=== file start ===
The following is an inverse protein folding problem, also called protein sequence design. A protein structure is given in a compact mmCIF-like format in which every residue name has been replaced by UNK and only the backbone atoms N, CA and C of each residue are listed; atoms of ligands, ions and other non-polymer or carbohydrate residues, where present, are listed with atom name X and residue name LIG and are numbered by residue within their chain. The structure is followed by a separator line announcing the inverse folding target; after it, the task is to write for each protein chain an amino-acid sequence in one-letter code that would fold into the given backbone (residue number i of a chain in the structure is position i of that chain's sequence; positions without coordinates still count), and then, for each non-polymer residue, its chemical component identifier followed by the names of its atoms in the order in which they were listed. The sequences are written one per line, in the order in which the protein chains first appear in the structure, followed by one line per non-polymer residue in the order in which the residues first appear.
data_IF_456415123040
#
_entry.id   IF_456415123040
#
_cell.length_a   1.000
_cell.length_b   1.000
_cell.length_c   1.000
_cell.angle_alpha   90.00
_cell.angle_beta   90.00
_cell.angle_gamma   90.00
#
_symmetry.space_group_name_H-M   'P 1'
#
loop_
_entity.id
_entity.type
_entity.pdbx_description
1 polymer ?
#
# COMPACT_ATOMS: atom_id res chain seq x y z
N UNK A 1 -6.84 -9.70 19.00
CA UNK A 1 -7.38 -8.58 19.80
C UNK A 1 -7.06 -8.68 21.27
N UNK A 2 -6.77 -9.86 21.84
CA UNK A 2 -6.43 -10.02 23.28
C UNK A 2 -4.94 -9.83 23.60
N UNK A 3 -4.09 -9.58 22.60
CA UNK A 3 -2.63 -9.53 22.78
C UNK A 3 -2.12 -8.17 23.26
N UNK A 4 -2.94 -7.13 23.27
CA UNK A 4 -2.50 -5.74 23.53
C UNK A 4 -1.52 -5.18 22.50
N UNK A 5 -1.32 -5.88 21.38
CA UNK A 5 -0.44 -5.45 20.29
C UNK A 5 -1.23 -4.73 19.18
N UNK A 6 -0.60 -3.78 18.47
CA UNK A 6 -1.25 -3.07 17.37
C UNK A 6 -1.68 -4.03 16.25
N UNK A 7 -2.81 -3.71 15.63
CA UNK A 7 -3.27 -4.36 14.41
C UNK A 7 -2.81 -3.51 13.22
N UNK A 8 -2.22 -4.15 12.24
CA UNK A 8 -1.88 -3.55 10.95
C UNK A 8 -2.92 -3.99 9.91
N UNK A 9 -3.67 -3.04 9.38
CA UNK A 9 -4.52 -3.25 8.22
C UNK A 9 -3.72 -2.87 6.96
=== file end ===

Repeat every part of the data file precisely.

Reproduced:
The following is an inverse protein folding problem, also called protein sequence design. A protein structure is given in a compact mmCIF-like format in which every residue name has been replaced by UNK and only the backbone atoms N, CA and C of each residue are listed; atoms of ligands, ions and other non-polymer or carbohydrate residues, where present, are listed with atom name X and residue name LIG and are numbered by residue within their chain. The structure is followed by a separator line announcing the inverse folding target; after it, the task is to write for each protein chain an amino-acid sequence in one-letter code that would fold into the given backbone (residue number i of a chain in the structure is position i of that chain's sequence; positions without coordinates still count), and then, for each non-polymer residue, its chemical component identifier followed by the names of its atoms in the order in which they were listed. The sequences are written one per line, in the order in which the protein chains first appear in the structure, followed by one line per non-polymer residue in the order in which the residues first appear.
data_IF_456415123040
#
_entry.id   IF_456415123040
#
_cell.length_a   1.000
_cell.length_b   1.000
_cell.length_c   1.000
_cell.angle_alpha   90.00
_cell.angle_beta   90.00
_cell.angle_gamma   90.00
#
_symmetry.space_group_name_H-M   'P 1'
#
loop_
_entity.id
_entity.type
_entity.pdbx_description
1 polymer ?
#
# COMPACT_ATOMS: atom_id res chain seq x y z
N UNK A 1 -6.84 -9.70 19.00
CA UNK A 1 -7.38 -8.58 19.80
C UNK A 1 -7.06 -8.68 21.27
N UNK A 2 -6.77 -9.86 21.84
CA UNK A 2 -6.43 -10.02 23.28
C UNK A 2 -4.94 -9.83 23.60
N UNK A 3 -4.09 -9.58 22.60
CA UNK A 3 -2.63 -9.53 22.78
C UNK A 3 -2.12 -8.17 23.26
N UNK A 4 -2.94 -7.13 23.27
CA UNK A 4 -2.50 -5.74 23.53
C UNK A 4 -1.52 -5.18 22.50
N UNK A 5 -1.32 -5.88 21.38
CA UNK A 5 -0.44 -5.45 20.29
C UNK A 5 -1.23 -4.73 19.18
N UNK A 6 -0.60 -3.78 18.47
CA UNK A 6 -1.25 -3.07 17.37
C UNK A 6 -1.68 -4.03 16.25
N UNK A 7 -2.81 -3.71 15.63
CA UNK A 7 -3.27 -4.36 14.41
C UNK A 7 -2.81 -3.51 13.22
N UNK A 8 -2.22 -4.15 12.24
CA UNK A 8 -1.88 -3.55 10.95
C UNK A 8 -2.92 -3.99 9.91
N UNK A 9 -3.67 -3.04 9.38
CA UNK A 9 -4.52 -3.25 8.22
C UNK A 9 -3.72 -2.87 6.96